Without a doubt, the Basilica of Santa Maria in Trastevere is the gem of the neighbourhood. Its interior fresco and mosaic series are only surpassed in beauty by its exterior façade’s frescoes, best enjoyed at sunset. Trastevere is also home to several ancient churches include Santa Cecilia, on the other side of Viale Trastevere, with its underground 1st-century AD Roman home. Heading up the hill, Piazza Garibaldi and the terrace in front of the spectacular Fontanone boast the most romantic views of Rome.
Everyone loves to eat in Trastevere, whether in search of ‘real’ Roman food or a gorgeous setting. Head to the southern side of the neighbourhood for some typical Roman restaurants like Le Mani in Pasta or Spirito di Vino. If you prefer the area near Piazza Trilussa and Piazza di Santa Maria in Trastevere, Taverna Trilussa and Sabatini are tops. Keep an eye on ParlaFood and Elizabeth Minchilli for current listings and in-depth assessments.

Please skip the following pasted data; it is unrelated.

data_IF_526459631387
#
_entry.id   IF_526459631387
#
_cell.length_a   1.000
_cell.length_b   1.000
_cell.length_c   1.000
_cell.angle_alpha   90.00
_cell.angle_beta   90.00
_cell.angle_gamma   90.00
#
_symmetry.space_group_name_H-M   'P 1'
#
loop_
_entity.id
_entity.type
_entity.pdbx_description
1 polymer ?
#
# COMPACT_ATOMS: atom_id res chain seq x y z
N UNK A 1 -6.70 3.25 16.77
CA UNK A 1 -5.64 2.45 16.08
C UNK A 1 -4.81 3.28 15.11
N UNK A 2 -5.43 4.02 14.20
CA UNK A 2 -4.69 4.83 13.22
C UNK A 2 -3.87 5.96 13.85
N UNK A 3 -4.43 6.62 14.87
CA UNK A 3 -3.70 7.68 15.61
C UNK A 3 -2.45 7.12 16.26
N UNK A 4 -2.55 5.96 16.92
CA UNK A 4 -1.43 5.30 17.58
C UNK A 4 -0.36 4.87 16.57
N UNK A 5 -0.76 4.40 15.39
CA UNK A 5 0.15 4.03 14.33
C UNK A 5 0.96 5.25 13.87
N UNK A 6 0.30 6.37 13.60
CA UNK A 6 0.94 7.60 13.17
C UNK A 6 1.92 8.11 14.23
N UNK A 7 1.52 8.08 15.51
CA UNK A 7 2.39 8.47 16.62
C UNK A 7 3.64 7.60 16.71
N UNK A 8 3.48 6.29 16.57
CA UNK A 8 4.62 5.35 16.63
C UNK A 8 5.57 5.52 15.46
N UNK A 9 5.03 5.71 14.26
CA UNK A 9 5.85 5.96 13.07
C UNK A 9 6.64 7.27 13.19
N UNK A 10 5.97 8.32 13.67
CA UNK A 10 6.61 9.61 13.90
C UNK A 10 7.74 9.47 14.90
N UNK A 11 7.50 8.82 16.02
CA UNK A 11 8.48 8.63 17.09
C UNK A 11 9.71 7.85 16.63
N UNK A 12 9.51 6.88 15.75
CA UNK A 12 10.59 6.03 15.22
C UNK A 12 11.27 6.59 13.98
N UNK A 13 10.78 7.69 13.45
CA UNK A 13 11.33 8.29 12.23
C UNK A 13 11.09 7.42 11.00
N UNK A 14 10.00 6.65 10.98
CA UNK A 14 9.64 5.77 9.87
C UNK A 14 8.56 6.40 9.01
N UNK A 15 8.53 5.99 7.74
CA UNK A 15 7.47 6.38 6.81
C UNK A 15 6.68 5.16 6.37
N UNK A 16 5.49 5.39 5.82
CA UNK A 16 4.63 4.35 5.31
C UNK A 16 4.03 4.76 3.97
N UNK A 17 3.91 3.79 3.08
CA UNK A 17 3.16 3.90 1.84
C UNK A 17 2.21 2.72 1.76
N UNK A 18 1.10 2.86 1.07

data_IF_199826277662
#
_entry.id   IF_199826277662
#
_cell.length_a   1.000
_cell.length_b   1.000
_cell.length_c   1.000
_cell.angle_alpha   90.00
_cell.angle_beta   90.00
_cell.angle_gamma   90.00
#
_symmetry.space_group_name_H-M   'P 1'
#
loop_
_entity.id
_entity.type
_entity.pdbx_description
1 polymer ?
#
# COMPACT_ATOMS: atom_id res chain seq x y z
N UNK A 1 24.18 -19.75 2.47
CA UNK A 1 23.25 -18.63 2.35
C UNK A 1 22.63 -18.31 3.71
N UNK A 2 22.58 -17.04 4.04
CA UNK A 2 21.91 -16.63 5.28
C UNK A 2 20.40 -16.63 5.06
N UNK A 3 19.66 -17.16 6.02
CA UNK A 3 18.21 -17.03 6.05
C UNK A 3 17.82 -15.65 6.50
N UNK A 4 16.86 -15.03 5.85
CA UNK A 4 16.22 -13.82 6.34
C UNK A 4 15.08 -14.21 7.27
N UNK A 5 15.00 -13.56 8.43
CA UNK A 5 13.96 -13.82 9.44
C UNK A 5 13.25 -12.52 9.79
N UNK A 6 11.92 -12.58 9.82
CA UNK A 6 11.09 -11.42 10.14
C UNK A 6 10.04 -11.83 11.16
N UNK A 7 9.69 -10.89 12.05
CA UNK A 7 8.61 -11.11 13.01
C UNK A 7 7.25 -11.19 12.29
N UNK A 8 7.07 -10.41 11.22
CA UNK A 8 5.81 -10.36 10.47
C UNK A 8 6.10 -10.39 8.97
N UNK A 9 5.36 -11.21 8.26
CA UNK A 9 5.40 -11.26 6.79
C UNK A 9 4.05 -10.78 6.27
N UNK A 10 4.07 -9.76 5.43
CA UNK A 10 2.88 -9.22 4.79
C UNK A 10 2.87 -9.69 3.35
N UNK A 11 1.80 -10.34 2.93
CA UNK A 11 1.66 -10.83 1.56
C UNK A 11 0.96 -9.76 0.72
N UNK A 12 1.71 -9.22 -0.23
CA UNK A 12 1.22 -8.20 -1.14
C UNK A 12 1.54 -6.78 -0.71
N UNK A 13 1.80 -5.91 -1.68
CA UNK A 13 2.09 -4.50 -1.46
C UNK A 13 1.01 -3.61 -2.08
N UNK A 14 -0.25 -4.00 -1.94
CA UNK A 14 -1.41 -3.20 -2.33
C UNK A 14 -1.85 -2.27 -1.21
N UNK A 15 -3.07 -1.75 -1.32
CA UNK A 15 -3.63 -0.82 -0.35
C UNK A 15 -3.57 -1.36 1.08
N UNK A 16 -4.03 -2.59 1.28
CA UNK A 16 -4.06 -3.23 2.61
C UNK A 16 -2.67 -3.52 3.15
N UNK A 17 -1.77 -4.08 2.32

Trastevere is known for its outdoor hangout environment and busy bar scene. Every piazza and almost every side street will have a small bar overflowing with seated and standing clients. Some to look out for include the arty Freni e Frizioni, Che Siete Venuti a Fa, with its collection of more than 1000 beer brands, Bar San Calisto, the traditional local hangout, and any open chair in front of Piazza di Santa Maria in Trastevere. If you’re visiting the neighbourhood between June and August, there usually is a pop-up, open-air bar next to the Fontanone (atop the Janiculum hill) and more recently a pop-up in Piazza Garibaldi as well.